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Incentives in Organizations

  • Robert Gibbons

In this paper I summarize four new strands in agency theory that help me think about incentives in real organizations. As a point of departure, I being with a quick sketch of the classic agency model. I then discuss static models of objective performance measurement in which firms get what they pay for; repeated-game models of subjective performance assessments; incentives for skill development rather than simply for effort; and incentive contracts between versus within organizations. I conclude by suggesting two avenues for further progress in agency theory: better integration with organizational economics, as launched by Coase and reinvigorated by Williamson, and cross-pollination with other fields that study organizations, including industrial relations, organizational sociology, and social psychology.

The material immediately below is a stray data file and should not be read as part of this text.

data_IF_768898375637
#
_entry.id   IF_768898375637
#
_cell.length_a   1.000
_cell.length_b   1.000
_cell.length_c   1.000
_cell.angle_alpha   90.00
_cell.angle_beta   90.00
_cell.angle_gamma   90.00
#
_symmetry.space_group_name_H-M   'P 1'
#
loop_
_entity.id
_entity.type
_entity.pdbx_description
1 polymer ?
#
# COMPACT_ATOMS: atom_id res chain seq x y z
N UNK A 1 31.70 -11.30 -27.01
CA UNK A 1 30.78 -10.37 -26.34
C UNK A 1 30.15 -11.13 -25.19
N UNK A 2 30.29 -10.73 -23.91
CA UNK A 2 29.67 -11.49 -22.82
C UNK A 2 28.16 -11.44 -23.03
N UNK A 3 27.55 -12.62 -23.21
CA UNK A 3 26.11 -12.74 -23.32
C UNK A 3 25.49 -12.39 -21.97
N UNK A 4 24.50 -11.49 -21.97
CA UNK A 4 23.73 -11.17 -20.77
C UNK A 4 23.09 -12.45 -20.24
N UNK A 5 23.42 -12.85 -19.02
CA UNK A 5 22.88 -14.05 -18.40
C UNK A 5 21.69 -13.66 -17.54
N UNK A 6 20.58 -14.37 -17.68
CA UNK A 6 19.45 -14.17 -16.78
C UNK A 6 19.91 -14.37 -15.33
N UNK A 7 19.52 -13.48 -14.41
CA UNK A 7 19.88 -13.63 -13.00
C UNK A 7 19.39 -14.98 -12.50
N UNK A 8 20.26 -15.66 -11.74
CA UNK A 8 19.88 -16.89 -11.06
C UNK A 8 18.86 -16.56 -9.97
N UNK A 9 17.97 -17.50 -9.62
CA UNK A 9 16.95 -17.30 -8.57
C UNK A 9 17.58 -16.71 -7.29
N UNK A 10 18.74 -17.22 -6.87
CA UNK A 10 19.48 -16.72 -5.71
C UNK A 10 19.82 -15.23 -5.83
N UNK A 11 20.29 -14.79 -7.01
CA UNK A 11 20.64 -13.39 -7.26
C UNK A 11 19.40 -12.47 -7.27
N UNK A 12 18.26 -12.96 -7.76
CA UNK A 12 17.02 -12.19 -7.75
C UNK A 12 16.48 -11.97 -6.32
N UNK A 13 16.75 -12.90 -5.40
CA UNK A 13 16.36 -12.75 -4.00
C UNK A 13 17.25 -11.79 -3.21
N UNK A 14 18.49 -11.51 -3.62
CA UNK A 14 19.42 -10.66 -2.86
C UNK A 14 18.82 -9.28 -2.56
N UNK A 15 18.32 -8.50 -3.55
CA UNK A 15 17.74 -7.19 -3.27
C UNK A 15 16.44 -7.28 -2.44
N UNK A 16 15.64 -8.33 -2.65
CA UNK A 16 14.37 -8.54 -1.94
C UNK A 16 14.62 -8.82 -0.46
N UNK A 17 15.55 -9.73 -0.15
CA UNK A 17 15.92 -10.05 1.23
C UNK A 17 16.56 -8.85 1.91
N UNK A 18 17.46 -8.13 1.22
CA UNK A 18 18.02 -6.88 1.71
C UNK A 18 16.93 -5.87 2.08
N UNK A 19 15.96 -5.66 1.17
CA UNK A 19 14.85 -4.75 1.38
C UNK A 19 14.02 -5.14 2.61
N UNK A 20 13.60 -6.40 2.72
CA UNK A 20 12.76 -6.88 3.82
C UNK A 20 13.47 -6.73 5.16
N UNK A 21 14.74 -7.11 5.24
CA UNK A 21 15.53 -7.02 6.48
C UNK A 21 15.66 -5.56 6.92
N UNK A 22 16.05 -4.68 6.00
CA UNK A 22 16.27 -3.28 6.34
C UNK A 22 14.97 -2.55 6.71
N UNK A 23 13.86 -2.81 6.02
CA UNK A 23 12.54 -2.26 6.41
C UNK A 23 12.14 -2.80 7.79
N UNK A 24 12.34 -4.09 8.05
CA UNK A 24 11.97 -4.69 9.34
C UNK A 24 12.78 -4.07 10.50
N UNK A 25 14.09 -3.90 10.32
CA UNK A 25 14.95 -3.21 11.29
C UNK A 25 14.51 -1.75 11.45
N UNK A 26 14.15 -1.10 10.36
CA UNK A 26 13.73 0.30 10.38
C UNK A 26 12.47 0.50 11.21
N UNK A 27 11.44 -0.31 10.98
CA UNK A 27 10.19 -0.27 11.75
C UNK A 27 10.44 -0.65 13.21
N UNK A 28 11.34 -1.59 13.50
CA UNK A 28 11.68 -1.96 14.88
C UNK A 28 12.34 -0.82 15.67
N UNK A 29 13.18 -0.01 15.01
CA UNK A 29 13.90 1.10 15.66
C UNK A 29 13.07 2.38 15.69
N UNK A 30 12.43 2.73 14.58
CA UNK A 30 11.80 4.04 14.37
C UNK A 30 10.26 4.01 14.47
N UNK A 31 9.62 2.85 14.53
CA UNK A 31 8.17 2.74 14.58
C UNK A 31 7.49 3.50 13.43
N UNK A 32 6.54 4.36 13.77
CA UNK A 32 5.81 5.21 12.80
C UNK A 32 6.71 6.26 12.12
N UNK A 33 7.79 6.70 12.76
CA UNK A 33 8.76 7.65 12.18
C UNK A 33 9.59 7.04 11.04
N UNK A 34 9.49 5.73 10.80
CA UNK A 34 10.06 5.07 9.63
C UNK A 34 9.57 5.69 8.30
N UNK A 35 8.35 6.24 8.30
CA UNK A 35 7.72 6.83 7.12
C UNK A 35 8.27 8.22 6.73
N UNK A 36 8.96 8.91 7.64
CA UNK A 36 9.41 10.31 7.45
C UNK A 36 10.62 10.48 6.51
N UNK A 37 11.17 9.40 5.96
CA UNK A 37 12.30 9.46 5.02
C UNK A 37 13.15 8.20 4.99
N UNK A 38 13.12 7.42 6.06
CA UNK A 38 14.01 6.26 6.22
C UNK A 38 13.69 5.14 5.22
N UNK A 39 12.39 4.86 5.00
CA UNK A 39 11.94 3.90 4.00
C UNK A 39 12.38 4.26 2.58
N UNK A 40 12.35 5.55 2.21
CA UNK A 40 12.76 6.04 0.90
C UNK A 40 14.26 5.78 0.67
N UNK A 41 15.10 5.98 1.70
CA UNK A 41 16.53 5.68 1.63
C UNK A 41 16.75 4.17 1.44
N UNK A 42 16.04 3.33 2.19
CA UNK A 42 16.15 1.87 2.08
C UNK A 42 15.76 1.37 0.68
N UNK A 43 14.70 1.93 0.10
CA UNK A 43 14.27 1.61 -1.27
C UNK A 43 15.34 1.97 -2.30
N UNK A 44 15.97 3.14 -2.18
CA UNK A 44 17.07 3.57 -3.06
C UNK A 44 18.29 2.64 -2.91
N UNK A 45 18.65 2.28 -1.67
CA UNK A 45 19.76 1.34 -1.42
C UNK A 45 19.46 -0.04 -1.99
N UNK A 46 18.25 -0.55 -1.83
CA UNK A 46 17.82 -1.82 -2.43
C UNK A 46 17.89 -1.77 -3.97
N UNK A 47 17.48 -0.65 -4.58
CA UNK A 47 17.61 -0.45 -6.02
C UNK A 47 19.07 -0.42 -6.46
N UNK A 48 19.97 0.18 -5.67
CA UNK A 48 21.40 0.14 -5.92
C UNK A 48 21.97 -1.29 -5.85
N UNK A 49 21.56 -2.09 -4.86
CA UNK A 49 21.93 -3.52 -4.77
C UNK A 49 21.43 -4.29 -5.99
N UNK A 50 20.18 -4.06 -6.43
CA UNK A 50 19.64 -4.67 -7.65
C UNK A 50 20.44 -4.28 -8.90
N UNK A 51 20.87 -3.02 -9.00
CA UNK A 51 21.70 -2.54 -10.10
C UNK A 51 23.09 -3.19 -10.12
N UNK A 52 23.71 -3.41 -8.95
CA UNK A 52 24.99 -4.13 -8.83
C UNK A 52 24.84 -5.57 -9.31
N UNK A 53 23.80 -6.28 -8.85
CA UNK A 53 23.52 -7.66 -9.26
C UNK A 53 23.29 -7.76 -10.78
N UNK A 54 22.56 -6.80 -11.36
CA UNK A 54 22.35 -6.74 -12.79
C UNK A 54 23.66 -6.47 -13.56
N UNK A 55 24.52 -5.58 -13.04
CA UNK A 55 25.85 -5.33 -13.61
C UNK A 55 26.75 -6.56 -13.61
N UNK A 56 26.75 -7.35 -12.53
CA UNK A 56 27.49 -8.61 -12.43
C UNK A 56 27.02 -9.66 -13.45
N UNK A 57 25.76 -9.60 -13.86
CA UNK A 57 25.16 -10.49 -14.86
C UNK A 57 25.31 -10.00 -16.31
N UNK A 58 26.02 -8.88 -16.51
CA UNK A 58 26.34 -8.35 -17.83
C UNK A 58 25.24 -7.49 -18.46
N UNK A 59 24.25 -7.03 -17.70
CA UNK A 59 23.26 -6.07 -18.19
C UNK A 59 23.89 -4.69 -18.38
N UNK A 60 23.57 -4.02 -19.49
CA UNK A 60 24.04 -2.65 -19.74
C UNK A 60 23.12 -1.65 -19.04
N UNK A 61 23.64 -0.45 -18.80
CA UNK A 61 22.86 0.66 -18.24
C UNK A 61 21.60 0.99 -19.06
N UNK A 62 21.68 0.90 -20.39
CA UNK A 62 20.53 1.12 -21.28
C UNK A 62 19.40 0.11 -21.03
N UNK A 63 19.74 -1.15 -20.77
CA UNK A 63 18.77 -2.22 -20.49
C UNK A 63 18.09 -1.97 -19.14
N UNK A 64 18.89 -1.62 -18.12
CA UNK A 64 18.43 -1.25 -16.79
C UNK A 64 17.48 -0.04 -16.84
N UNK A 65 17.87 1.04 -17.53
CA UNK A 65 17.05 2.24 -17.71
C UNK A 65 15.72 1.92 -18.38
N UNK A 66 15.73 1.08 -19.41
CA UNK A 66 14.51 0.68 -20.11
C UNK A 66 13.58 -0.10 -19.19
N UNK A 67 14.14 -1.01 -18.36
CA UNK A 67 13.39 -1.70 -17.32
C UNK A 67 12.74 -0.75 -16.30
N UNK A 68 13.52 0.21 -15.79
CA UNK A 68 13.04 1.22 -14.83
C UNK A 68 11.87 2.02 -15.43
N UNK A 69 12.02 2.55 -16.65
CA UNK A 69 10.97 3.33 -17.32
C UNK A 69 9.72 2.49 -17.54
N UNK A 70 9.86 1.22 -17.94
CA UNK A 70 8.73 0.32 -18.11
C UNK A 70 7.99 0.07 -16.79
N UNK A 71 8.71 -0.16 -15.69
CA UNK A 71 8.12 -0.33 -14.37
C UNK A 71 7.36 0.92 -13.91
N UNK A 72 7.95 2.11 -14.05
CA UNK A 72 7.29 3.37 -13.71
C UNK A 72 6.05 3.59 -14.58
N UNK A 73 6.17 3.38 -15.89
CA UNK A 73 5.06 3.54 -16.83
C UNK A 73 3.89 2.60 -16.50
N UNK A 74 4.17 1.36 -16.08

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Paper provided by National Bureau of Economic Research, Inc in its series NBER Working Papers with number 6695.

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Date of creation: Aug 1998
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Publication status: published as Journal of Economic Perspectives, Vol. 12, no. 4 (Fall 1998): 115-132.
Handle: RePEc:nbr:nberwo:6695
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